The census produced important statistical information in its own right but it was also the basis of much of the GRO’s medical and demographic work. For example, knowledge of the size of the population allowed the GRO to calculate national, local and cause-specific death rates; and age and occupational figures enabled it to produce mortality statistics and actuarial life tables for particular age groups and trades.

This required completely new processes for collecting census data. Thousands of enumerators were employed by the local registrars to hand out millions of household schedules. Once householders had filled in the necessary particulars, they were collected by the enumerators, who copied the schedules into special books for dispatch to London. This was a vast business in its own right, only made possible by the wonders of the new Victorian postal service, the internet of its age.

But how was all this material to be processed? Some relief came after 1855 when Scotland set up its own GRO, but the returns for England and Wales that were forwarded to London were still voluminous.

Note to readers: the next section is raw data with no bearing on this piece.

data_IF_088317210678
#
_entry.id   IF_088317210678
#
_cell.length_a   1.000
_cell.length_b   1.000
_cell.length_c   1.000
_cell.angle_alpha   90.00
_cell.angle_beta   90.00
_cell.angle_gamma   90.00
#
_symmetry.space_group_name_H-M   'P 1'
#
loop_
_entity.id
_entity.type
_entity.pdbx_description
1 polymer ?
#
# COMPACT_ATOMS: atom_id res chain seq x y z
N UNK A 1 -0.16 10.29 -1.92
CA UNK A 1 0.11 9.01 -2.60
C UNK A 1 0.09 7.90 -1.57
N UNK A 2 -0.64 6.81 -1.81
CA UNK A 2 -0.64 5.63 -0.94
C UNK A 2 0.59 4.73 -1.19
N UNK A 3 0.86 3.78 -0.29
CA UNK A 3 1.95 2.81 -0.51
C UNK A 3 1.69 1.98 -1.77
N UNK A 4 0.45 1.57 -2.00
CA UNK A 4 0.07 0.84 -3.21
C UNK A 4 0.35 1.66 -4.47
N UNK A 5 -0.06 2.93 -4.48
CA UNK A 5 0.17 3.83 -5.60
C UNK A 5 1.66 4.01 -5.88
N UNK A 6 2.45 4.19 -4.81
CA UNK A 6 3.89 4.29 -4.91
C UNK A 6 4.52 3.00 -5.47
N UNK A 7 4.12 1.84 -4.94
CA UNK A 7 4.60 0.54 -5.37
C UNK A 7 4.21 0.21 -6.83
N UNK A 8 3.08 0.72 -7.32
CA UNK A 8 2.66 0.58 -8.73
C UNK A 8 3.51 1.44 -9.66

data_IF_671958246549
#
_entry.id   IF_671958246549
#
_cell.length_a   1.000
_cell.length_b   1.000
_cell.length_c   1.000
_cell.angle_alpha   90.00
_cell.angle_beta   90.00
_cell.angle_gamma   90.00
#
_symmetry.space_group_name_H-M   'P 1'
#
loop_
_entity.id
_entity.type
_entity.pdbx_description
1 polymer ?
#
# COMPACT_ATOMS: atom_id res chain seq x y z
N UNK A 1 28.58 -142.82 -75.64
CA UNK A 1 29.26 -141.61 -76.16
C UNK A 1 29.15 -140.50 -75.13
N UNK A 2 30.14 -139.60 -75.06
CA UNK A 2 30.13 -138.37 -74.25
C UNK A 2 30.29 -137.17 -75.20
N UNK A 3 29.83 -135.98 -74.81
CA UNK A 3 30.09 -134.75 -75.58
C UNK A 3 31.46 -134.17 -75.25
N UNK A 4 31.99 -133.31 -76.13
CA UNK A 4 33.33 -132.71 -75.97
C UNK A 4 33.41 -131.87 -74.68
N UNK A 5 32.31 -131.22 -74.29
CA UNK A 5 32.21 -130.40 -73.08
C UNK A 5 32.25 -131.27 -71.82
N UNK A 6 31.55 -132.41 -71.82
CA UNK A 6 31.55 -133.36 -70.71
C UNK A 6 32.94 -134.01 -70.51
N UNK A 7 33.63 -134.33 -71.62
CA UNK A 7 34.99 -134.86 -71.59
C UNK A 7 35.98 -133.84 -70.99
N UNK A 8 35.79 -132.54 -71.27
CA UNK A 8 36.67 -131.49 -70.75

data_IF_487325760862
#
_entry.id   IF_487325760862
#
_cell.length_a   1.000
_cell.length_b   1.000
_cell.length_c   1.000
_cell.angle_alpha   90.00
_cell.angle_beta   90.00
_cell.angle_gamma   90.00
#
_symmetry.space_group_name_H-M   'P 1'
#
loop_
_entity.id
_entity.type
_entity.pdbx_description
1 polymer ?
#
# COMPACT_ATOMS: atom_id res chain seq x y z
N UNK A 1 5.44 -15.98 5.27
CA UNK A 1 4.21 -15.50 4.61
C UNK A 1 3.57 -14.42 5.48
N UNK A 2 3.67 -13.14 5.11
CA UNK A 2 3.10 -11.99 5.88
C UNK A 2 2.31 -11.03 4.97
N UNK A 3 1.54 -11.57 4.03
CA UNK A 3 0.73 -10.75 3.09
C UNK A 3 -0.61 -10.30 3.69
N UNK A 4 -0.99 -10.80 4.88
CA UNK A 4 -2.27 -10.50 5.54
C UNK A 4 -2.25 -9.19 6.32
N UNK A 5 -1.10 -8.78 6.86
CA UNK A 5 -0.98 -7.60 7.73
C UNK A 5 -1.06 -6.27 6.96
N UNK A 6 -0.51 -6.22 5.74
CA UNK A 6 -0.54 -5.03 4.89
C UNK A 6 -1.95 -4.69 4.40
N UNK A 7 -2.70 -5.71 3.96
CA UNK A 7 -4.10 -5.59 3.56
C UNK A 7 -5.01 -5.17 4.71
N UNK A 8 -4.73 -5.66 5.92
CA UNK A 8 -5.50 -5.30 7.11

The London GRO had precious few hands to undertake this task. In fact, for most of the 19th century it had fewer than 90 staff, and of these never more than a quarter were employed in the Statistical Department, which undertook the tabulation of data.

Since in the Victorian and Edwardian periods parliament usually only passed the necessary Census Acts some nine months before Census Night, there was little time to hire, organise and train such staff. The Census Office didn’t hire full-time staff until after the First World War (when a permanent Census Act finally came into force) and so was forced to employ temporary clerks – inevitably the dregs of the clerical profession who could not get regular employment. We can get an indication of their quality (or lack of it) from an official complaint lodged by the GRO with the Treasury in 1889.

Referring to the previous census, it states that:There were altogether 98 clerks supplied to the Census Office, by Treasury nomination, independently of some few writers transferred from the GRO. Of these 98, four were in such bad health that no work could be got from them, and two of those died. Of the remaining 94, no less than 49, or more than a half, have marked against their names in the private register kept as to their conduct and qualifications either ‘indifferent’, or ‘bad’ or ‘very bad’.

The Office had made similar protests to the Treasury in 1861 and 1871.